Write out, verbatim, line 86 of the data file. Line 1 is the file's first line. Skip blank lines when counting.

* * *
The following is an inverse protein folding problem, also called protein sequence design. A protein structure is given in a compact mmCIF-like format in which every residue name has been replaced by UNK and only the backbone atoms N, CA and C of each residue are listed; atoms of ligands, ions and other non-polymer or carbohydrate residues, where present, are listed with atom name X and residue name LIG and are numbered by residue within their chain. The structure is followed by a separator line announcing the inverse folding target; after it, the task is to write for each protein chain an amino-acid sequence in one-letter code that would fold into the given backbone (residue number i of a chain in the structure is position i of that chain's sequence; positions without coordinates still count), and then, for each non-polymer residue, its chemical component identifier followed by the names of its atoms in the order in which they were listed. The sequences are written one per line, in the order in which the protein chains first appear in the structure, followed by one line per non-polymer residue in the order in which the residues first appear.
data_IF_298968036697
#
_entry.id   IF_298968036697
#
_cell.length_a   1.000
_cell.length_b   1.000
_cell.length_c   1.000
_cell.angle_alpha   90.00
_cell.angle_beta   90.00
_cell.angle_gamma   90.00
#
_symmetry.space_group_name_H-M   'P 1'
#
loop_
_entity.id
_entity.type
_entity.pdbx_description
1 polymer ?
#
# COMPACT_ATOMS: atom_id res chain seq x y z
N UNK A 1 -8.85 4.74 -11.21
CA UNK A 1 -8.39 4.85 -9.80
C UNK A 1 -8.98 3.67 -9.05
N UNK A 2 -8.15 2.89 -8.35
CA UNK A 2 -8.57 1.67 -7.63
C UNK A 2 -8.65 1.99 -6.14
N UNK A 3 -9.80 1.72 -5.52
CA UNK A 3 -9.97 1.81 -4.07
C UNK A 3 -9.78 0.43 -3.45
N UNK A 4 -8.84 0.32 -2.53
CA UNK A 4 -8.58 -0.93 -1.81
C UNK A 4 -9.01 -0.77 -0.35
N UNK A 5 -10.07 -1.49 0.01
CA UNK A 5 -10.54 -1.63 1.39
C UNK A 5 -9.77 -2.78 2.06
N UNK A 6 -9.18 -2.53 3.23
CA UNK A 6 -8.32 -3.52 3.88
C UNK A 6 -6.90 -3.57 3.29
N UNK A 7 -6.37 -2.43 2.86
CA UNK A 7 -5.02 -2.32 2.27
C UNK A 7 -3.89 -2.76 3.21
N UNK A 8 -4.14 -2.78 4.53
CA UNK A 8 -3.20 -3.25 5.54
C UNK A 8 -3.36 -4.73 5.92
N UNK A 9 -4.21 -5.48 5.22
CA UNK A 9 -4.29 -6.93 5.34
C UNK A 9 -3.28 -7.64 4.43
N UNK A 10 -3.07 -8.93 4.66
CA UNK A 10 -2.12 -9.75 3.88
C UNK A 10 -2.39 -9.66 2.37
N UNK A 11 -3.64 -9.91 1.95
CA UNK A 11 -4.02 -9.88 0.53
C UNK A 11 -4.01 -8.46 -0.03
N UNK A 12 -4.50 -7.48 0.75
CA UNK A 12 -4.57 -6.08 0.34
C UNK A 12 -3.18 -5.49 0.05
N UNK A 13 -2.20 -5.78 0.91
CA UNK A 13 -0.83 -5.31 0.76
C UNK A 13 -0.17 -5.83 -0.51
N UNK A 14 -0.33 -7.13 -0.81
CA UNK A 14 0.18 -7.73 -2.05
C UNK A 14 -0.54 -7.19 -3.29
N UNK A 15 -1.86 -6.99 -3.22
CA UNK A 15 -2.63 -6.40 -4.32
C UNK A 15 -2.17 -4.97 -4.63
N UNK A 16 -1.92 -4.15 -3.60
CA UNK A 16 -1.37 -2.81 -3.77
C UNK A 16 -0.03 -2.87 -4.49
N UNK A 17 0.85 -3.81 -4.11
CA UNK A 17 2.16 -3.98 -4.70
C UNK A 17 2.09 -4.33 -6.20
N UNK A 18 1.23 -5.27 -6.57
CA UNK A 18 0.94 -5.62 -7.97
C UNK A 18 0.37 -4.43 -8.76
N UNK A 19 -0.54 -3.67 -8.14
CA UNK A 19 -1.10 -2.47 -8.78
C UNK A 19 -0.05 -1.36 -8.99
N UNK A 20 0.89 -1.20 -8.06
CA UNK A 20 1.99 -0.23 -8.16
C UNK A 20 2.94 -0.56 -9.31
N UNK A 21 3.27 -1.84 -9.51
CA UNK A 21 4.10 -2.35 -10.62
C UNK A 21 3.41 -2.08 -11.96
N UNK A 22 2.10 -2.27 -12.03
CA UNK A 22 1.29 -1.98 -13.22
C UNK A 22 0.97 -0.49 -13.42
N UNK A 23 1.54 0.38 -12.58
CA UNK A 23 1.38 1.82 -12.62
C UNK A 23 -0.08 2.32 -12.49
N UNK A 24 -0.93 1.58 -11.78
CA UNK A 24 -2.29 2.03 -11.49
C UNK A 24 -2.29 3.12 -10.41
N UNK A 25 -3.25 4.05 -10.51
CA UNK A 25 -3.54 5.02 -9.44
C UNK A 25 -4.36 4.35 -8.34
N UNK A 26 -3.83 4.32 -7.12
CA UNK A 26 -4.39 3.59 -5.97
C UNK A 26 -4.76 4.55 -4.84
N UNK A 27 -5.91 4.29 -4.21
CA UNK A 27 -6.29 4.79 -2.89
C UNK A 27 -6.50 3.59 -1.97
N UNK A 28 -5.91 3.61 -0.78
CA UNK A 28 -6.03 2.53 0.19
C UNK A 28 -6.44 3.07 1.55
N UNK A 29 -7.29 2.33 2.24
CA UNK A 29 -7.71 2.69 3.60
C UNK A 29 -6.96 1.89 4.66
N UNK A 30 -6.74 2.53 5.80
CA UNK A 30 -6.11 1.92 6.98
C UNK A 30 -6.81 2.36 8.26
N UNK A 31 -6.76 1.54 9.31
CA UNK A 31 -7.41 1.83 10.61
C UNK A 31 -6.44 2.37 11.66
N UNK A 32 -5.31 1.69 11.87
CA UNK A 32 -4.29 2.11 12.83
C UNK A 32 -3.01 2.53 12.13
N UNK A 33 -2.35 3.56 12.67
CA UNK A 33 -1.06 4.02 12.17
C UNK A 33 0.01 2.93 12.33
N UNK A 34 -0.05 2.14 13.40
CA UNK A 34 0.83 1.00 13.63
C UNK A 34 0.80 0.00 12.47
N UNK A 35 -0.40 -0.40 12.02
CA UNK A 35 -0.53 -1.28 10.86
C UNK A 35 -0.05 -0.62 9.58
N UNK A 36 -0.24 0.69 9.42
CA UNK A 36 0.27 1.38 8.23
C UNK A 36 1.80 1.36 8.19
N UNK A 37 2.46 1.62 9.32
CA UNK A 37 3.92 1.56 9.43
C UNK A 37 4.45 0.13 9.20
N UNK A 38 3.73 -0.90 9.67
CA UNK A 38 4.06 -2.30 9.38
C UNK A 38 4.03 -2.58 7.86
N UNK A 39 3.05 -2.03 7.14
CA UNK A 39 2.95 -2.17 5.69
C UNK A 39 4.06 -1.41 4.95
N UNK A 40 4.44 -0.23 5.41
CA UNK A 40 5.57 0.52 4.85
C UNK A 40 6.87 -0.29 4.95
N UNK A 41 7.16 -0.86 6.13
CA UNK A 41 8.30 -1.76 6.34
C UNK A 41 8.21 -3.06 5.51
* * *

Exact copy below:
CA UNK A 22 1.29 -1.98 -13.22